Shows Main Idea – God can use nearly any means to help someone, but that does not mean you should hook your wagon to those who helped you, especially if they are compromising the Bible.
There are a lot of “helpful organizations” in our world today, advocating many good causes. I would not want to disparage any of them for the good they are doing. Where we (and other organizations like ours) are different is when it comes to the integrity of gospel, specifically in the area of sanctification. Without being unkind because of the good they are doing, I want to be discerning and clear about their lack of biblical sufficiency in the sphere of sanctification.
Guard Against False Continuums
There can be a false continuum between a good-hearted cause and their theological precision. These organizations want to help–a good thing, but they use secular or integrated means to accomplish their goals. Where this practice can trip-up Christians is when they have this “ah-ha” moment by perusing their material.
I read their stuff, and the light came on; it changed my life.
From that point, they become a “follower” or advocate of the organization or individual. Their reaction to being helped is pragmatism: it’s all in the results.
Of course, when people like me come along and speak against it, the “helped person” is sentimentally and emotionally attached to the book, person, or program, and they lash out for speaking against something that was so beneficial to them.
While I don’t condone harshness in these matters, I do believe it is critical that our precision in sanctification practices be as tight as our theological precision.
Being Sympathetic – Being Precise
I would not want you to hear a lack of sympathy for any “means” that God may use to help anyone, but I do want to be compassionately critical about the dangers of “following” individuals, organizations, and practices that compromise theological sanctification.
Christians are much quicker to speak out against a lack of theological precision but can be oblivious to a lack of “sufficiency of Scripture” in their sanctification practices. The biggest problem is pragmatism: “They helped me, and that is all that matters.”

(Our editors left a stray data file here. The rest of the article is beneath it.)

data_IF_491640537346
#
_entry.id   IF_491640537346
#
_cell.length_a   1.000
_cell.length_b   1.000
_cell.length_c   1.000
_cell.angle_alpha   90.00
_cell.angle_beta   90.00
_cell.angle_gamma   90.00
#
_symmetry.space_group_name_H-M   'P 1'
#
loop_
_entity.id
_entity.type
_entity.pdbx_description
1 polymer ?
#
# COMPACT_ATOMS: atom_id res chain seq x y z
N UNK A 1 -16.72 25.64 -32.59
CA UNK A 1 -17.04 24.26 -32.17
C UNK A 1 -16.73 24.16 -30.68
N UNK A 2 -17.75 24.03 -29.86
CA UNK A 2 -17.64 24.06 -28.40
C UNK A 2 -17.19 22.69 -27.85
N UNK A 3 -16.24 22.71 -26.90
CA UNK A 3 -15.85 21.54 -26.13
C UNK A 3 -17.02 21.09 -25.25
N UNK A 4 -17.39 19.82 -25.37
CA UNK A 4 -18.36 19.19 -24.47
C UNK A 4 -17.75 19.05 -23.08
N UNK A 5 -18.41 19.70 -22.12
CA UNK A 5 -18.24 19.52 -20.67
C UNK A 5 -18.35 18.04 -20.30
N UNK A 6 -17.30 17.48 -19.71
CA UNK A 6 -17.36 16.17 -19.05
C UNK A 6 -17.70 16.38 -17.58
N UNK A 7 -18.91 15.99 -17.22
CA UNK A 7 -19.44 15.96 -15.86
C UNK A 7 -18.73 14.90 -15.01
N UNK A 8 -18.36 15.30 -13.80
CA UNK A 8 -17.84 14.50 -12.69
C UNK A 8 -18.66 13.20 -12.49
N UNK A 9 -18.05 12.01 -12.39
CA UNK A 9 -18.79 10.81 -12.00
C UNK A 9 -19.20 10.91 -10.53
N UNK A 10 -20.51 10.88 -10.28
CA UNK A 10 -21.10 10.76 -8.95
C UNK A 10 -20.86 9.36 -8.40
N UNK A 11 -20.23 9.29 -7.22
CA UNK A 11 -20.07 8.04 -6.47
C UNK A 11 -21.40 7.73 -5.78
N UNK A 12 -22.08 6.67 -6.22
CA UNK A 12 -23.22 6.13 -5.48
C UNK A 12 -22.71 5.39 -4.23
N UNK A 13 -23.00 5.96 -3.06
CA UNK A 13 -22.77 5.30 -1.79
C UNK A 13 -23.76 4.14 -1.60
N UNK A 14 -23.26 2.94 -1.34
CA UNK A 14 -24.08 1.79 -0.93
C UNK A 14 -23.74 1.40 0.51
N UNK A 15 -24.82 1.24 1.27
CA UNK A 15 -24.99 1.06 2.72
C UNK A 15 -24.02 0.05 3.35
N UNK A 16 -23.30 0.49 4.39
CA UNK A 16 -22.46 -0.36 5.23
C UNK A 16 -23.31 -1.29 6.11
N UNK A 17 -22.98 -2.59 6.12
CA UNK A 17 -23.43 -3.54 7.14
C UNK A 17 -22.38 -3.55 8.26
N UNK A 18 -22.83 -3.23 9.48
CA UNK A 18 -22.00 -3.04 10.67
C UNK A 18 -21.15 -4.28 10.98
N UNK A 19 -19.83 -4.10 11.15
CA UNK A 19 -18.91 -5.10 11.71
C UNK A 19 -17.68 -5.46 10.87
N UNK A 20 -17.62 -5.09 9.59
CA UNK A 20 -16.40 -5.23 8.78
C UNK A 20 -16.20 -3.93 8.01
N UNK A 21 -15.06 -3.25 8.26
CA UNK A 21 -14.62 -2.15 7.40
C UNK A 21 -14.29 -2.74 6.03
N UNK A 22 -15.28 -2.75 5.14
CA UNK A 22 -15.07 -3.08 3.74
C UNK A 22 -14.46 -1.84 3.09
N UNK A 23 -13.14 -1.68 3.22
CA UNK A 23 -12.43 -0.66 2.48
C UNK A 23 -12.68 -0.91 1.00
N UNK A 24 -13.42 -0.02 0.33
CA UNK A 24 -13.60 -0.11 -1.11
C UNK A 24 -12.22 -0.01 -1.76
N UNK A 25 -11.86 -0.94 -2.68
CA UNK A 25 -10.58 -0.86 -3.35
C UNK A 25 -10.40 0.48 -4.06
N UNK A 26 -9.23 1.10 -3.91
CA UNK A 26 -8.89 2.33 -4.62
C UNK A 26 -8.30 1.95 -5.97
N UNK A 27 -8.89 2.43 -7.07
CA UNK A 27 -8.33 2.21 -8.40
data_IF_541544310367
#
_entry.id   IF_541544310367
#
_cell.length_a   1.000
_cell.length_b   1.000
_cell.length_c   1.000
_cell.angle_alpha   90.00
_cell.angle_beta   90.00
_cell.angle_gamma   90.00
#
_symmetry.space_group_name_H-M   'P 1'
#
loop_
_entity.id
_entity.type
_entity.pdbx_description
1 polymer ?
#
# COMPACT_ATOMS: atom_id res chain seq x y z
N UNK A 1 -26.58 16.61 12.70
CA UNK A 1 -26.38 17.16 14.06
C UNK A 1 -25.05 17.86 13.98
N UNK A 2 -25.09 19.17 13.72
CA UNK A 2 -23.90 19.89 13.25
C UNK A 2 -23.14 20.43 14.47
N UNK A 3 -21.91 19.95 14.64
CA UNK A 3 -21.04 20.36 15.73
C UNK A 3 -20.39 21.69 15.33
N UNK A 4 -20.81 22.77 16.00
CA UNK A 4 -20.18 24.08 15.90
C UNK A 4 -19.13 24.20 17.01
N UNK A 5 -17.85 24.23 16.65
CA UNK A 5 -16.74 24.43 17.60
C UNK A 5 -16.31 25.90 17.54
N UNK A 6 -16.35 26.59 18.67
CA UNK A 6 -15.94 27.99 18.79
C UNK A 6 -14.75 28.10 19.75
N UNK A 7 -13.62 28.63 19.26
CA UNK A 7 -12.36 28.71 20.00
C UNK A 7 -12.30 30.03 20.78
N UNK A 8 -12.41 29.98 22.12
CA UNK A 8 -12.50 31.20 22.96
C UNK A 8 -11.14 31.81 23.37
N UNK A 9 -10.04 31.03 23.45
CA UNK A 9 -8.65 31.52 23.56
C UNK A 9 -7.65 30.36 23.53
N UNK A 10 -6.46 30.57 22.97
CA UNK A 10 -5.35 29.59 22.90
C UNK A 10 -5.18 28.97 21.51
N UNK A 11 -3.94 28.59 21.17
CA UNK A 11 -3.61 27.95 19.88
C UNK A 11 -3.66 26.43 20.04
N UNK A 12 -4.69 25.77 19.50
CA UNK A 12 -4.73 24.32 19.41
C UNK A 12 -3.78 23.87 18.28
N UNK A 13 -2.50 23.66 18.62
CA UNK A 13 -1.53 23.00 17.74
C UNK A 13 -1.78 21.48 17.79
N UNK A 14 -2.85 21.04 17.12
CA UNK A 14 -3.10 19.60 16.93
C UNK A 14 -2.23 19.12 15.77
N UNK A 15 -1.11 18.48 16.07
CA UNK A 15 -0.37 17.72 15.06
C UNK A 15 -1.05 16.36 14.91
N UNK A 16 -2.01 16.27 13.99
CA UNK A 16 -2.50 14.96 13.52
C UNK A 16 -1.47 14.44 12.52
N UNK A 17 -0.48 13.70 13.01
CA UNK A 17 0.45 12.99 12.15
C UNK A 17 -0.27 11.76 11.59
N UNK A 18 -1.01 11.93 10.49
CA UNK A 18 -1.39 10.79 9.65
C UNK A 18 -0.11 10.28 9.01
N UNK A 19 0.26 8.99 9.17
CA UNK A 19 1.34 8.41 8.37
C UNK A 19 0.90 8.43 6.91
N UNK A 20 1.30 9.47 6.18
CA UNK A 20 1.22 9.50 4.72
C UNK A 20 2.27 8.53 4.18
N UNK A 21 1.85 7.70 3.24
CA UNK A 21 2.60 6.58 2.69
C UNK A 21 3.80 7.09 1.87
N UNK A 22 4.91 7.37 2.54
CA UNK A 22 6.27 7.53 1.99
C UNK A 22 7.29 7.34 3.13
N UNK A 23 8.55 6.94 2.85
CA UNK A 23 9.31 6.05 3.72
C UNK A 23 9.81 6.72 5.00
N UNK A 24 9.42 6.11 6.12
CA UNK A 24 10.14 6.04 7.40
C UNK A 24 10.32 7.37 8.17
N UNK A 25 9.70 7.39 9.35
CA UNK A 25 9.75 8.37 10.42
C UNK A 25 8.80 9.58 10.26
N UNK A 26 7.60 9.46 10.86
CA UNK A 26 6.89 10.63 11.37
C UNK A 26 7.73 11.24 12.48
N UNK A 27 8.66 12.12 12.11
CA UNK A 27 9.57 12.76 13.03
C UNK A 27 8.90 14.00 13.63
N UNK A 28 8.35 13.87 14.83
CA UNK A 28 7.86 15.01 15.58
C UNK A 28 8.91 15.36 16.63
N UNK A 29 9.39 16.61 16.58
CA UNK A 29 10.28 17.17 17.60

You see this kind of pragmatism all the time in our Christian medicated culture. “My son was helped when he took this drug. Why do you have an issue with meds as a solution?”
Discern the Group and the Practice
There are several ways you can discern if a person or group is being theological precise in their sanctification practices:
- Does the Bible teach or imply the ideas you are learning?
- Do these teachers have a high view of Scripture? How do you know?
- Are these soul care providers willing to lower their view of God’s Word because they are helping people?
- Do soul care providers have a high view of the family and the local church? Are they helping the church while directing folks to the church for long-term soul care?
- Have you fallen for pragmatism: This book, person, or group helped me see something that I did not see previously, so I’m going to follow and promote them even though they do compromise Bible sufficiency, specifically in sanctification practices.
- Are you sentimentally attached to this book, person, or group because of the help that you received from them? This “emotional connection” does not have to be a bad thing, if the person or group you’re following are practicing theological precision in their sanctification practices.
- Do you know how to discern if a book, person, or group is a solid adherent to a sufficiency of Scripture view of sanctification?
- Are you able to speak to the person or group to help them change?
Fundamental Idea: God can use nearly any means to help someone, but that does not mean you should hook your wagon to those who helped you, especially if they are compromising the Bible.